The gene-transfer capacity of the cationic glycogen derivatives was evaluated in the 293T and CNE2 cell lines. Transfection efficiency was quantitatively determined using flow cytometry to assess the actual percentage of GFP-expressing cells. According to previous work,29 the bPEI/pDNA complex (N/P =10, N/P ratio refers to the ratio of moles of the amine groups of bPEI to moles of phosphates of pDNA) was used as a control. As shown in Figure 9A, the transfection efficiency of the DMAPA-Glyp/pDNA complexes was significantly higher than that of the AEPZ-Glyp/pDNA complexes in both cells. Noticeably, the transfection efficiency of the DMAPA-Glyp-2.8/pDNA complex (w/w =20) was almost equal to that of the bPEI/pDNA complex. The high transfection efficiency of the DMAPA-Glyp derivatives is likely related to their good buffer capability and high pDNA-condensation ability. In addition, it was found that the gene-transfection efficiency of the cationic glycogen derivative/pDNA complexes was dependent on the weight-ratio values, the cell types, and the oligoamine residues of the glycogen derivatives. At the weight ratio of 5, the complexes exhibited low gene-transfer capacity in the two cell lines. However, the transfection efficiency of the complexes increased with increasing weight ratios. The gene-transfer capacity of the cationic glycogen derivatives in the 293T cells was higher than that observed in the CNE2 cells, attributed to distinct endocytosis ability of the 293T cells. The transfection of naked pDNA was less than 0.3% in the two cell lines, further confirming that the cationic glycogen derivatives have the capability to protect pDNA and improve expression levels of GFP.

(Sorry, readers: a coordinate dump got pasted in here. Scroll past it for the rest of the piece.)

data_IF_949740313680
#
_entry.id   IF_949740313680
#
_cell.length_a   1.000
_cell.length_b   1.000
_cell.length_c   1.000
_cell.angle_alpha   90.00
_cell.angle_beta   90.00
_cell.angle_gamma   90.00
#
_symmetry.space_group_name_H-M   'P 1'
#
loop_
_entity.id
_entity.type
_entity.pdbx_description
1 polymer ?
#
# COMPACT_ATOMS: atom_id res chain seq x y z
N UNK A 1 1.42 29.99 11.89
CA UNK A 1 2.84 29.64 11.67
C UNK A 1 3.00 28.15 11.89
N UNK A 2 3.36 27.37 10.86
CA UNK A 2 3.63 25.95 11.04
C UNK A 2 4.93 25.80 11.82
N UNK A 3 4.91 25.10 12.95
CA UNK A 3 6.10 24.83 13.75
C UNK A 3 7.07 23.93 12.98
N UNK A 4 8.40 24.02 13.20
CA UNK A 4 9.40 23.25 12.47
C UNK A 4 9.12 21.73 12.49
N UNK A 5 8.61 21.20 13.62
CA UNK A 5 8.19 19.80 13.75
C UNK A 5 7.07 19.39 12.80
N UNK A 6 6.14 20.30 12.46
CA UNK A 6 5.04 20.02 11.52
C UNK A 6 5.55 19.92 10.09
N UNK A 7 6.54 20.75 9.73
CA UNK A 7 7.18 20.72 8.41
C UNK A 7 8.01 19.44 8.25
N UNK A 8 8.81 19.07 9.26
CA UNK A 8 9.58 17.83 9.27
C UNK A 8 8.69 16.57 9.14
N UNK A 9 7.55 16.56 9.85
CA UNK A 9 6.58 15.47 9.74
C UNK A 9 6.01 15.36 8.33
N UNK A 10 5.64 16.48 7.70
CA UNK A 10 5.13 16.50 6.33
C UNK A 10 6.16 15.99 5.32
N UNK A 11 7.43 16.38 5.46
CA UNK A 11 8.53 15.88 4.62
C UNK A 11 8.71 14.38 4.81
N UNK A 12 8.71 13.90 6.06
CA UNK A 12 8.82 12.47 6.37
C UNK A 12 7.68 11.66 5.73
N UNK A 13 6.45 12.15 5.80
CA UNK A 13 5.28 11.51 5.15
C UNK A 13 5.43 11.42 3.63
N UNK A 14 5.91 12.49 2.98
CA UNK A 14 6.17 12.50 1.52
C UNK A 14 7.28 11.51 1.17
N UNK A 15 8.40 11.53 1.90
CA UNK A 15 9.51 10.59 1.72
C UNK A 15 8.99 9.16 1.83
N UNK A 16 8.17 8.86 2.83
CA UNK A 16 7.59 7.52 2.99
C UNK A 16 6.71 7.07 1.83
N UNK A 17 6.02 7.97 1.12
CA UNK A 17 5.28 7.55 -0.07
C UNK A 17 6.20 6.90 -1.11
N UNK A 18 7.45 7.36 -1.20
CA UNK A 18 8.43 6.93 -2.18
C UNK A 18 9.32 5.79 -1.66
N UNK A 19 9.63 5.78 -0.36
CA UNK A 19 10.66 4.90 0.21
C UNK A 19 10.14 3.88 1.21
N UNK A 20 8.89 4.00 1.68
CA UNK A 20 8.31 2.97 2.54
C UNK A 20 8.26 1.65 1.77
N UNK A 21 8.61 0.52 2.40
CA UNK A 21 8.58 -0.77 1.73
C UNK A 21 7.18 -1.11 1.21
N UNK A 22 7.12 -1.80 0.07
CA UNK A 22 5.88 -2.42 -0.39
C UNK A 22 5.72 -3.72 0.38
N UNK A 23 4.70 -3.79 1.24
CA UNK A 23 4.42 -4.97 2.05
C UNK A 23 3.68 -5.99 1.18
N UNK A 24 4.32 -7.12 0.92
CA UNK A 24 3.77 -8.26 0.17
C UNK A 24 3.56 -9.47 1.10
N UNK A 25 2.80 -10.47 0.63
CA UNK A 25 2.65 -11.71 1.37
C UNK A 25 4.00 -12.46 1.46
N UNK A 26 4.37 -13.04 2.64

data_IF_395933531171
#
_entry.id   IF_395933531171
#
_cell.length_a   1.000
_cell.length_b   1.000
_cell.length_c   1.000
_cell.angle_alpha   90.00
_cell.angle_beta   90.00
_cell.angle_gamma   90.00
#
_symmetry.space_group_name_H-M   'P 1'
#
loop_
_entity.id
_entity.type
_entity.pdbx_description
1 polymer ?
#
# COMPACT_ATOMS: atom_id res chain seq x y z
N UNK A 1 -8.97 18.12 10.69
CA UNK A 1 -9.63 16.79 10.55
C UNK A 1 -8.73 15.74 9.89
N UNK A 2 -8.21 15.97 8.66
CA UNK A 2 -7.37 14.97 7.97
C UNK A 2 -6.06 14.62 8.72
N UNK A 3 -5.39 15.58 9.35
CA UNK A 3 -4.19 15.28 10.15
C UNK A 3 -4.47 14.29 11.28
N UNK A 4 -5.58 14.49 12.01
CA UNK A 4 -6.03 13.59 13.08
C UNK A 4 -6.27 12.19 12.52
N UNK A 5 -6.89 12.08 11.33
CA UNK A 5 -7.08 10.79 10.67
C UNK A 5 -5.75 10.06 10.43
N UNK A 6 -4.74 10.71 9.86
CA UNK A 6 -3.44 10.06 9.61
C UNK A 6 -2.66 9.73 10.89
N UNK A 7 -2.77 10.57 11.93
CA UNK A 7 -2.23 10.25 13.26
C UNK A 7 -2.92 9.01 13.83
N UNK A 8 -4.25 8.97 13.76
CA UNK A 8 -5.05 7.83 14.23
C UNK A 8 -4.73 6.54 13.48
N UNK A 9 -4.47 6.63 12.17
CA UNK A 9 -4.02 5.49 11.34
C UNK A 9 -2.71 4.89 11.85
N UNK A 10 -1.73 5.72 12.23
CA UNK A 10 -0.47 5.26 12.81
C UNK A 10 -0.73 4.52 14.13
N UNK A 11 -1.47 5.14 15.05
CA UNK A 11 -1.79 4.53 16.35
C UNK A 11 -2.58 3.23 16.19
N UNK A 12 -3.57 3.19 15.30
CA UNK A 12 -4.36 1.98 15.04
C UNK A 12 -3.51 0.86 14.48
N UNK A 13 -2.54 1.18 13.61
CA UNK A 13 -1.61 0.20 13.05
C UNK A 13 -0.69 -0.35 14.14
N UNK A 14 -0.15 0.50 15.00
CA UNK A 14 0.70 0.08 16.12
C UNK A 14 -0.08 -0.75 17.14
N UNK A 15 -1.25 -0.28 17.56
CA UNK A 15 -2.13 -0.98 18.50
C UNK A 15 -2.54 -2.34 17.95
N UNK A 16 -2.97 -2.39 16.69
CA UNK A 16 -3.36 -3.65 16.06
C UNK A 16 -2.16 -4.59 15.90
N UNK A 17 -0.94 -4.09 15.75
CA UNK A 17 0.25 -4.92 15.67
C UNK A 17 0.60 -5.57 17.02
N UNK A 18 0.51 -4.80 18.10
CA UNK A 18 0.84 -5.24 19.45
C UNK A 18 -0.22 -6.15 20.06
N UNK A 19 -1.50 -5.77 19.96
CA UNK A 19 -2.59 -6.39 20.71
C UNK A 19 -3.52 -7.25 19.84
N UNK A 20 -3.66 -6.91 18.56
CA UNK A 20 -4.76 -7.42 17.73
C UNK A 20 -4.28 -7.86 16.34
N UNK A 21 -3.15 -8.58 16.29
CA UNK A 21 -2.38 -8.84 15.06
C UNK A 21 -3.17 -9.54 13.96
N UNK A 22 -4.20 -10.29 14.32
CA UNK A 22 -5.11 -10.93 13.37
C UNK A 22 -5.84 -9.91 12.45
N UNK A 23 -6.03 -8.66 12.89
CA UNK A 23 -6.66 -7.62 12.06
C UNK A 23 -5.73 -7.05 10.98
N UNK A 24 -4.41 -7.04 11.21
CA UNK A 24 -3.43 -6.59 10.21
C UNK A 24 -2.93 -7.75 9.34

GFP-expressing cells were observed using an inverted fluorescence microscope to further visualize the transfection efficiency of the glycogen derivative/pDNA complexes (w/w =20). In comparison with the AEPZ-Glyp-0.35/pDNA group (Figure 9B [a1]), a strong green fluorescent signal was observed in 293T cells transfected with the complexes of DMAPA-Glyp-2.8/pDNA and bPEI/pDNA (9B [b1, c1]), further highlighting the high transfection efficiency found by flow cytometry. Additionally, the transfection efficiency of the glycogen derivatives was found to be higher in the 293T cells than in the CNE2 cells.
The expressed GFP was observed throughout the cytoplasm and nuclei of the 293T cells in the laser-scanning confocal images (Figure S3). The GFP fluorescence intensity in the cells incubated with the DMAPA-Glyp-2.8/pDNA complex was much stronger than that in the cells incubated with the AEPA-Glyp-0.35/pDNA complex, further confirming the higher gene-transfer efficiency of the DMAPA-Glyp-2.8/pDNA complex. In comparison, the nuclei became bright blue, shrank, and deformed following incubation of the cells with bPEI/pDNA, suggesting that apoptosis occurred as a consequence of the cytotoxicity of bPEI.
In vivo evaluation of GFP expression
All SD rats were still alive on the fifth day following injection of the DMAPA-Glyp-2.5/pDNA complex (Figure 10A), confirming the in vivo safety of the DMAPA-Glyp derivatives (n=3). The GFP expression in the blood vessels of the brain was then evaluated by laser-scanning confocal microscopy. As shown in Figure 10B, it was observed that the nuclei were stained blue, and a majority of GFP was expressed in cells of the vascular wall around blood vessels. These results indicated that the pDNA could be safely delivered to the cells of the vascular wall around brain blood vessels of SD rats by the DMAPA-Glyp derivatives, and then expressed as GFP. However, the green fluorescence was hardly observed in cells of the vascular wall around blood vessels in the control group (Figure 10C), confirming that the fluorescence was not the result of autofluorescence in tissue.